WSFA 12 News Special Report: Toxic Tar Balls
Just this year, crews have collected more than 8,000 pounds of tar on Alabama's shores - that's equivalent to the weight of two cars. WSFA 12 News picked up at least 2 pounds in a short walk along Orange Beach back in March.
We took the tar balls to Auburn University researchers to find out if the tar balls are in fact from the BP oil spill. Professor Dr. Prabhakar Clement has studied the BP oil spill since tar started washing up on Alabama's shores. "We got all kinds of samples from day one," he tells us.
Dr. Clement has run an analysis on each of his samples and confirmed it did in fact come from the BP oil spill. He and his team of researchers will do the same with the tar balls WSFA 12 News collected. They'll answer two questions: 'Is this tar ball a result of the BP oil spill' and 'Why do we care?'
First, they'll run the analysis to look at certain compounds to tell if it is BP's oil. Dr. Clement says, "This is exactly like a crime scene investigation. You essentially look for a fingerprint."
Dr. Clement's test reveals the fingerprint from our tar ball is a match to BP. "This sample did come from Deep Water Horizon" Next, the researchers run a chemical analysis.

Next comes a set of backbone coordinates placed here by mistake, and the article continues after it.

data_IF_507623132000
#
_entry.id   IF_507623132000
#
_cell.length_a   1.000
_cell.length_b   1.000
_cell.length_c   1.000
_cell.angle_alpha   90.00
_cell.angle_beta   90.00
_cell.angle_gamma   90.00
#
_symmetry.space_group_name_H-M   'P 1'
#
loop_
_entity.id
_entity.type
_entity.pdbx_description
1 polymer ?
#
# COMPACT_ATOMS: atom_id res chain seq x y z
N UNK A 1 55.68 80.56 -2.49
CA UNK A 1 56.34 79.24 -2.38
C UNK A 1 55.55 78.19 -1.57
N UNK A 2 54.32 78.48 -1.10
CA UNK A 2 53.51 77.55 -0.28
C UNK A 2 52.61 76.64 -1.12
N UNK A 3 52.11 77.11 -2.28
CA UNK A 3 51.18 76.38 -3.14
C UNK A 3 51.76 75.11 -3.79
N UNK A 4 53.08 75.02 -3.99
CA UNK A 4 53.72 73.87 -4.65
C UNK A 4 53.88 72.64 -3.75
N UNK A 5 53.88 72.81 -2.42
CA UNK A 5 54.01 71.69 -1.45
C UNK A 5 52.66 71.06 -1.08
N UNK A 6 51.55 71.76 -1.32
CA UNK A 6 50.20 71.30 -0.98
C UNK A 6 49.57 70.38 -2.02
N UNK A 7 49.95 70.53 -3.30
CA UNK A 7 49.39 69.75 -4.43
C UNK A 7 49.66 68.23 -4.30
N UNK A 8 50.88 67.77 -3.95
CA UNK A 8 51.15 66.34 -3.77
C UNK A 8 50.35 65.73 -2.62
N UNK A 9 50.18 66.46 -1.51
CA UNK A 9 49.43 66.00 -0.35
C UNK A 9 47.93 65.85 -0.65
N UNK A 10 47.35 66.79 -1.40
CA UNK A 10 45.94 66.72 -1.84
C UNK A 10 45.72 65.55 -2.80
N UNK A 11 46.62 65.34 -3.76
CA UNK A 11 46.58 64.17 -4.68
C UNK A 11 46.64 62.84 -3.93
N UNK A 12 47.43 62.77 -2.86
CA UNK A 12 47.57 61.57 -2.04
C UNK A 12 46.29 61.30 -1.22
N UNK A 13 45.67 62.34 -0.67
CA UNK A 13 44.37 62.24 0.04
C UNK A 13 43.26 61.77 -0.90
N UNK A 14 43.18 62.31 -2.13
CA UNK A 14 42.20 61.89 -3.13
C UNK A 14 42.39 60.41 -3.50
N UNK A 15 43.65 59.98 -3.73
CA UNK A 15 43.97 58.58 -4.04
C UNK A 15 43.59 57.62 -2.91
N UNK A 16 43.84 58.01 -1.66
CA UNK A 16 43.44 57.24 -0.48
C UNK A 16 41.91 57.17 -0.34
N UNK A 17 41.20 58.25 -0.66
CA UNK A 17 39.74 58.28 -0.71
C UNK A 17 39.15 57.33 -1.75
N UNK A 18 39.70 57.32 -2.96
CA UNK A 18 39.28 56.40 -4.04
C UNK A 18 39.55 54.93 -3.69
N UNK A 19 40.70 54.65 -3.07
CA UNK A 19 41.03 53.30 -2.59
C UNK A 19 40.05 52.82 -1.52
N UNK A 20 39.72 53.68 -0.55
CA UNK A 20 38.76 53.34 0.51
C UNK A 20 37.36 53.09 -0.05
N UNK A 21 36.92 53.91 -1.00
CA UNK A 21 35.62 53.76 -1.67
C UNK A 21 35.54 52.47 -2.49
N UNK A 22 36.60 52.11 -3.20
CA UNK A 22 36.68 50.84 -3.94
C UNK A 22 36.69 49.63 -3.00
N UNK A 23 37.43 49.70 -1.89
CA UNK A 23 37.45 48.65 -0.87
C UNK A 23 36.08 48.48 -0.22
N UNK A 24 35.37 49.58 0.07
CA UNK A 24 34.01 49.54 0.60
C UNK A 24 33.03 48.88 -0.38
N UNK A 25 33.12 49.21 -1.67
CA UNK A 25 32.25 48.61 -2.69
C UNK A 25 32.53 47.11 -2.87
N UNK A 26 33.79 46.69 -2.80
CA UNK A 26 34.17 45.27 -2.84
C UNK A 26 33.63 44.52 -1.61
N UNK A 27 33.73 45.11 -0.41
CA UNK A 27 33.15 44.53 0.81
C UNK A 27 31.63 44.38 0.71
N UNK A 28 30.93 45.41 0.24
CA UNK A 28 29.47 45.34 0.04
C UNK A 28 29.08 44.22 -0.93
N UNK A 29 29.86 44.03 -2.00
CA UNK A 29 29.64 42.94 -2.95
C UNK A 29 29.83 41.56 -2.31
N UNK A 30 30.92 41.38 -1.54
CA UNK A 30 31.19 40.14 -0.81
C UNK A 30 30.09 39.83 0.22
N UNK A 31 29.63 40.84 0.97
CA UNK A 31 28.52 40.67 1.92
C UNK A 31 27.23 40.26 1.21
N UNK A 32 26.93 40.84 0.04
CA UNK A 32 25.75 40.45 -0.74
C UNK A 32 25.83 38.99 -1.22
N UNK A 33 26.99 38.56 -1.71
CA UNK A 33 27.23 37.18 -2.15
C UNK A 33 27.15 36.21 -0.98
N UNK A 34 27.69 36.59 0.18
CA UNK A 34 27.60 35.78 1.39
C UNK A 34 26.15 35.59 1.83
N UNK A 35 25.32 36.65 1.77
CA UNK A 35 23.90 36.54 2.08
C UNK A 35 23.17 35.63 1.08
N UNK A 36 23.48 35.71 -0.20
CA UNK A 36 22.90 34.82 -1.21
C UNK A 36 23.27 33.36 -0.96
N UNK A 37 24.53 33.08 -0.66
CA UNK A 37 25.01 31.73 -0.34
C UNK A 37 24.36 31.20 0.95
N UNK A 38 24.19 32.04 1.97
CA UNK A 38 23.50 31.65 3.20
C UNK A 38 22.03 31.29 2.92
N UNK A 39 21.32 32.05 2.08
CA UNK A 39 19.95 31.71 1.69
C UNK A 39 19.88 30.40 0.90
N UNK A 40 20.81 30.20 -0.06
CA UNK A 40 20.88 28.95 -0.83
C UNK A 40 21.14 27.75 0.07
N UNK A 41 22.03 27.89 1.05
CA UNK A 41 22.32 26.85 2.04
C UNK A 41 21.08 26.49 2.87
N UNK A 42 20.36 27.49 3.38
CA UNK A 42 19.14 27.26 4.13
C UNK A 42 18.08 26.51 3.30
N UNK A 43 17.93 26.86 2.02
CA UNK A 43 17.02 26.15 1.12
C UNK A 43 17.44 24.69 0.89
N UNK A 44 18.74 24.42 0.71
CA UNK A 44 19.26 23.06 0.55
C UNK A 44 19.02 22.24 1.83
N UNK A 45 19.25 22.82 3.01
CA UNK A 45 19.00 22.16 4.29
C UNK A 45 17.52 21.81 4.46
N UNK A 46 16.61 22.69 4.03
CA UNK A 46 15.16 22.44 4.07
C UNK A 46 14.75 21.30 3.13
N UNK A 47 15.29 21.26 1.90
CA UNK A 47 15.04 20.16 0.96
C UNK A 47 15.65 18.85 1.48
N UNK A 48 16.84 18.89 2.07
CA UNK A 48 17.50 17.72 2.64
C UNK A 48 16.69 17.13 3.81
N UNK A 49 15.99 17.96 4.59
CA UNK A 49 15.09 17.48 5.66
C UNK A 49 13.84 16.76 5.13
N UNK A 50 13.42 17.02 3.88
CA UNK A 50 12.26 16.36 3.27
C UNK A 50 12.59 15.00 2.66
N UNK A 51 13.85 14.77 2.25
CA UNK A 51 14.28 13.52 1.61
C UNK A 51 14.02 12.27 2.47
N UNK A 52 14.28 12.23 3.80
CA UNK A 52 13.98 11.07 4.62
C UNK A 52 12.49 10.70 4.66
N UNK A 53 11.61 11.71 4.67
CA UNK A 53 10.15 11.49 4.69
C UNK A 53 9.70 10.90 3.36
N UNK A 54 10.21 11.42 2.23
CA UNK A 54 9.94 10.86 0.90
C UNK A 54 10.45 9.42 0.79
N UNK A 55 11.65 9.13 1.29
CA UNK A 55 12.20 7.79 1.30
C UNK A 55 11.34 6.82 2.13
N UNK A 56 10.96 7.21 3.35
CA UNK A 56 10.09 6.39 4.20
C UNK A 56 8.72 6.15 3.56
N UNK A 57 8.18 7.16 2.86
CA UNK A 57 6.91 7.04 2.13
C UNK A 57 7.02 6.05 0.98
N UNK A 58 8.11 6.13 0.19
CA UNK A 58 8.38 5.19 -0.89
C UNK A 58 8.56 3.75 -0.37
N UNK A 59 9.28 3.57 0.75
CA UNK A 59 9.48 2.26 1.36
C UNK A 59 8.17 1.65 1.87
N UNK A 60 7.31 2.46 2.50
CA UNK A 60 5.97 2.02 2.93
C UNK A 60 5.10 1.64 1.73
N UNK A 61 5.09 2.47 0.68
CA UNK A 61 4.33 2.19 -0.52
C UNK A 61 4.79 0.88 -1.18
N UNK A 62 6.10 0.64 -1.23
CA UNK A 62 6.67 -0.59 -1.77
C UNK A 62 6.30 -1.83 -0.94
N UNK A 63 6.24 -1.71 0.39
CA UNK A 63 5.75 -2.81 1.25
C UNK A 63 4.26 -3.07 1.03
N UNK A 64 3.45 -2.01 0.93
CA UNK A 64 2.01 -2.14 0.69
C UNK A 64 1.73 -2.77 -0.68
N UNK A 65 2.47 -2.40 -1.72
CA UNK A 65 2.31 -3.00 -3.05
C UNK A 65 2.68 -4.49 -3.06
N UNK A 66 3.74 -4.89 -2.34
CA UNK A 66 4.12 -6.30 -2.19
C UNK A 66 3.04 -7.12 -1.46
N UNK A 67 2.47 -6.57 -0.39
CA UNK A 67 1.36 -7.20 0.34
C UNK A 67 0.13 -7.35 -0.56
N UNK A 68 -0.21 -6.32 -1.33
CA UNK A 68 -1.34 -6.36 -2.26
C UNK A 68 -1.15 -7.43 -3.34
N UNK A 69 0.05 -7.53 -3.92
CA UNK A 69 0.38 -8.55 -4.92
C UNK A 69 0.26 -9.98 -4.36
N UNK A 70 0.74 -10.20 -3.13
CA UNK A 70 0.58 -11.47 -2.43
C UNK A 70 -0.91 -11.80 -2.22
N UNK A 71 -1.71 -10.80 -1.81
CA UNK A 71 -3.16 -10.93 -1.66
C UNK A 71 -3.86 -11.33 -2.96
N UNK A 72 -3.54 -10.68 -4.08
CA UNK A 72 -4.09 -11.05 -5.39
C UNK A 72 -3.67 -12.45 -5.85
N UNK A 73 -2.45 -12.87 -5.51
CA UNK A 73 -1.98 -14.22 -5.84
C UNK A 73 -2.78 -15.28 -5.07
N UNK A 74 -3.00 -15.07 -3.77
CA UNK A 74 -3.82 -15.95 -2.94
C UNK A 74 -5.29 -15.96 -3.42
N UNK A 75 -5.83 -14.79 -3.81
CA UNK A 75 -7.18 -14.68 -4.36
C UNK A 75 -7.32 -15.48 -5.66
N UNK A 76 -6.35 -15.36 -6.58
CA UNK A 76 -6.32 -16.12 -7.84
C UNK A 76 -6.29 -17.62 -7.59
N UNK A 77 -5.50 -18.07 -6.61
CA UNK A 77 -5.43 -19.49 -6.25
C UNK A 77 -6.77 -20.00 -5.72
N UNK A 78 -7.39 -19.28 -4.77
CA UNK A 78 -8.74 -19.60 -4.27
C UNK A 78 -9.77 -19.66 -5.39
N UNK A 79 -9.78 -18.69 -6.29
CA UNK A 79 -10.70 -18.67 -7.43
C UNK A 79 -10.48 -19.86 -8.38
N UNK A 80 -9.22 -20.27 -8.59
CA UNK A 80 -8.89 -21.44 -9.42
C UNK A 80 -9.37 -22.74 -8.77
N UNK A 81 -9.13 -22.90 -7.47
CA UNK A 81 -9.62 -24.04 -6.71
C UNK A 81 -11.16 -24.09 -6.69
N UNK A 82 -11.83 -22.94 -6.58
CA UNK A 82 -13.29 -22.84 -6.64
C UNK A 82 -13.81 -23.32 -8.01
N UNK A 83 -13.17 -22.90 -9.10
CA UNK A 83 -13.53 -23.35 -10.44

"These are one of the most carcinogenic or cancer forming contaminants." The chemicals Dr. Clement says he found have been known to cause cancer.
Dr. Clement compares our sample to ones he has collected over the past three years to determine if the chemicals are breaking down. His findings are troubling. He says,"Some of these compounds, when they get trapped in the tar mats, are persisting." Dr. Clement adds, "Which means they are getting into the environment which has a potential ramification. We don't know. We don't want to scare people."
What will be the long term effect - Dr. Clement doesn't know. That's why he says it's important to continue to study the oil spill and its remnants that continue to wash up on Alabama's beaches. "Maybe it will be okay; maybe it won't," he says. "When we tamper with nature, let's be careful."
We reached out to BP for a response. A company spokesperson told us that a government study found the concentrations of this residual oil are below EPA-established levels of concern for human health. He added, BP has spent more than $14 billion and nearly 70 million personnel hours on response and clean up activity. The company says BP remains committed to address residual oil should it appear on the shoreline.
Auburn University has published a report on its findings. Read it here.
Click here to read the email response from Ray Mellick of BP.
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